Asa Beckwith's Dairy at 21 The High Street
Later became Mr Smith’s Sweet Shop and now a private residence
High Street Research Team
In 1918 Asa Beckwith was 73 years old and had occupied these premises in Wivenhoe’s High Street since 1881, possibly even earlier. In 1917 he was listed in the Kelly’s directory as a Dairyman with his 2 adult sons as his assistants.
By the 1930s, the shop had become Mr Smith’s sweetshop.
Asa came from Halstead, the son of a farmer with a sizeable farm employing 5 men. Asa’s father died in 1867. In 1871, Asa had his own farm employing 3 men. He married in 1873 to Julia Emma Lewsey and possibly soon afterwards moved to Wivenhoe.
In 1881 the census shows him as occupying the shop in Wivenhoe High Street; his occupation is shown as a pork butcher.
Right next to the shop is Blyth Lane with its slaughter house at the back.
In 1901, Asa’s occupation is shown as pork butcher/milk seller and in 1911 he is shown on the census as a Dairyman. His sons Arthur and Thomas are working with him as assistant dairymen.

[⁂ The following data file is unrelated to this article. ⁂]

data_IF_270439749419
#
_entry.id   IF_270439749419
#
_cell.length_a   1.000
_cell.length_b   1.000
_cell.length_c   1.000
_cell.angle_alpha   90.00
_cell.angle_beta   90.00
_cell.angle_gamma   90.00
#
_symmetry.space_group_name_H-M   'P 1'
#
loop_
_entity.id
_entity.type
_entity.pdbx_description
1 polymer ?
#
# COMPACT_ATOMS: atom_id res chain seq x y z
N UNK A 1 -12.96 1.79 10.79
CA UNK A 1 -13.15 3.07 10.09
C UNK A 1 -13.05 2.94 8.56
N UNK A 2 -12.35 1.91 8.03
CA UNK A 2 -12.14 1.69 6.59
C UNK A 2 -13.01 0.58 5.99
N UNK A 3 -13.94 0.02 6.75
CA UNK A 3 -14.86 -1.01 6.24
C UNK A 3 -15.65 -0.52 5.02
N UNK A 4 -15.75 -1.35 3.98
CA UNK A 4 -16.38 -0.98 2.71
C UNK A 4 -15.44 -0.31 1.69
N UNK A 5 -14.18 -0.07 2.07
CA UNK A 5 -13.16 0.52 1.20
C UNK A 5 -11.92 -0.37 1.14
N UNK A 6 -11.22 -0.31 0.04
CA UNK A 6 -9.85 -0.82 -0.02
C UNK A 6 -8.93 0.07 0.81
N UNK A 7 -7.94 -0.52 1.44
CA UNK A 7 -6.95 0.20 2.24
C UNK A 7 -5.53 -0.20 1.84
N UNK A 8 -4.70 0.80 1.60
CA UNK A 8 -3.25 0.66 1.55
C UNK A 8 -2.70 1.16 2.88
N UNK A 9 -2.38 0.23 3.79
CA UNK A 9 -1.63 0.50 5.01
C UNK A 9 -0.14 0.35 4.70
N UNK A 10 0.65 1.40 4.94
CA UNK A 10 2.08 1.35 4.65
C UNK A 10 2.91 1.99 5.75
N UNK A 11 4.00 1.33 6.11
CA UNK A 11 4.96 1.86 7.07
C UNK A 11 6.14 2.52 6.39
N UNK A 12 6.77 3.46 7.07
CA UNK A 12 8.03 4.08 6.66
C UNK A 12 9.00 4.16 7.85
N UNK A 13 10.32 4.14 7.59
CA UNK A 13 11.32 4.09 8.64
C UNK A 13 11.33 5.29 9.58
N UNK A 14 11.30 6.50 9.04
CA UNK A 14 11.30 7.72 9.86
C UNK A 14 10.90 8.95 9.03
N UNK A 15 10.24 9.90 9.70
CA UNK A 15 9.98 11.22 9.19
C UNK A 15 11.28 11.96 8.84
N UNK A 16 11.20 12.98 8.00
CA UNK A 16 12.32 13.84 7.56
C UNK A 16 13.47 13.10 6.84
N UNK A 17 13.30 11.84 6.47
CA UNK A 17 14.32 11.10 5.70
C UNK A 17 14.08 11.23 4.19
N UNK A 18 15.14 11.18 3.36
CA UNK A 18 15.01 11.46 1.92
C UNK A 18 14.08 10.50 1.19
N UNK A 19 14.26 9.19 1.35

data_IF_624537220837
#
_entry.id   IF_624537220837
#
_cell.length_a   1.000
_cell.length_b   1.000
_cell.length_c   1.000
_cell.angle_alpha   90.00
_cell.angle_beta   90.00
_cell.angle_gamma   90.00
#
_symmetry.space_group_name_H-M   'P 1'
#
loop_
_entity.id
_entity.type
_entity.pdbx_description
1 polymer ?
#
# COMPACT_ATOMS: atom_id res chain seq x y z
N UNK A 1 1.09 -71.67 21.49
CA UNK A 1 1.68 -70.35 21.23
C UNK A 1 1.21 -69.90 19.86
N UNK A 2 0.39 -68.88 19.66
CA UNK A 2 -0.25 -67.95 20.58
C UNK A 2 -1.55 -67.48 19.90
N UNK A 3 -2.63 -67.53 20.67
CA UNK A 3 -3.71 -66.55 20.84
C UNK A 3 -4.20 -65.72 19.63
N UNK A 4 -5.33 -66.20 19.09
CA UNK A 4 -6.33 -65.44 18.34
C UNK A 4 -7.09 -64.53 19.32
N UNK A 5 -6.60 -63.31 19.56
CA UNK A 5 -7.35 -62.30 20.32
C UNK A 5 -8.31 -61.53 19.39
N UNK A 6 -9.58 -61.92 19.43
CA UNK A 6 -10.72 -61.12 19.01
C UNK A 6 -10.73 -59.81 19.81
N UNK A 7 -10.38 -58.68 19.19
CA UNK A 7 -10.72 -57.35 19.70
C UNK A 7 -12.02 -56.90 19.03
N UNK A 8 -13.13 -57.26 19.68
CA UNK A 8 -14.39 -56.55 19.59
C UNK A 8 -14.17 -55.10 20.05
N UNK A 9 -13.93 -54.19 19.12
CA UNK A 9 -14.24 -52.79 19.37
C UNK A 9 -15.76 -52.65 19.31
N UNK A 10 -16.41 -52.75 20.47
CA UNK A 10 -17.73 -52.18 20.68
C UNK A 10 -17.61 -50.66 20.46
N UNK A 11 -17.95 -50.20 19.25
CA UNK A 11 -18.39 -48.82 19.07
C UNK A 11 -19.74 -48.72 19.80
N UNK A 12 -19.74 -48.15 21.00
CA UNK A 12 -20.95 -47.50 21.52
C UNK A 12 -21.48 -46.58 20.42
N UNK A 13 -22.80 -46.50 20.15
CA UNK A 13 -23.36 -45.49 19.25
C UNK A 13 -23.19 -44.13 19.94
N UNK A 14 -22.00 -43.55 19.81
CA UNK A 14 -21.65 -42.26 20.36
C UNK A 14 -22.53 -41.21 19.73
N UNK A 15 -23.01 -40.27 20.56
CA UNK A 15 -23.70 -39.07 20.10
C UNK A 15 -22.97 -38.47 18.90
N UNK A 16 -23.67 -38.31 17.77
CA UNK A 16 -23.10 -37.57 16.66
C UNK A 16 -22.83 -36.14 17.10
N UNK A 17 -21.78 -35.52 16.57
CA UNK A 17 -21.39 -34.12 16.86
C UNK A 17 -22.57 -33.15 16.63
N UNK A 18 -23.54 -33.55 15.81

By 1903 two of Asa’s sons, Cyril and Reginald, were working for Ernest Cracknell as bakers. But Cyril went on into the same trade as his father opening a small dairy and shop in Belle Vue Road and delivering the milk on a hand cart.
Milk from a local farm was brought to the dairy in a churn and bottled. It could then be sold in the shop.
When WW1 started, Asa’s youngest son Thomas enlisted in the 8th Battalion Essex Regiment, later joined 1st Battalion Essex Regiment, and was posted to France. Thomas was wounded at Flanders and on 28th Dec 1916 he died from his wounds, aged 23. He was buried at St Sever Cemetery, Rouen.
Two of Asa’s other sons served during the War and fortunately both survived.
Asa died in 1919 aged 74.
To see more about Blyth Lane – click here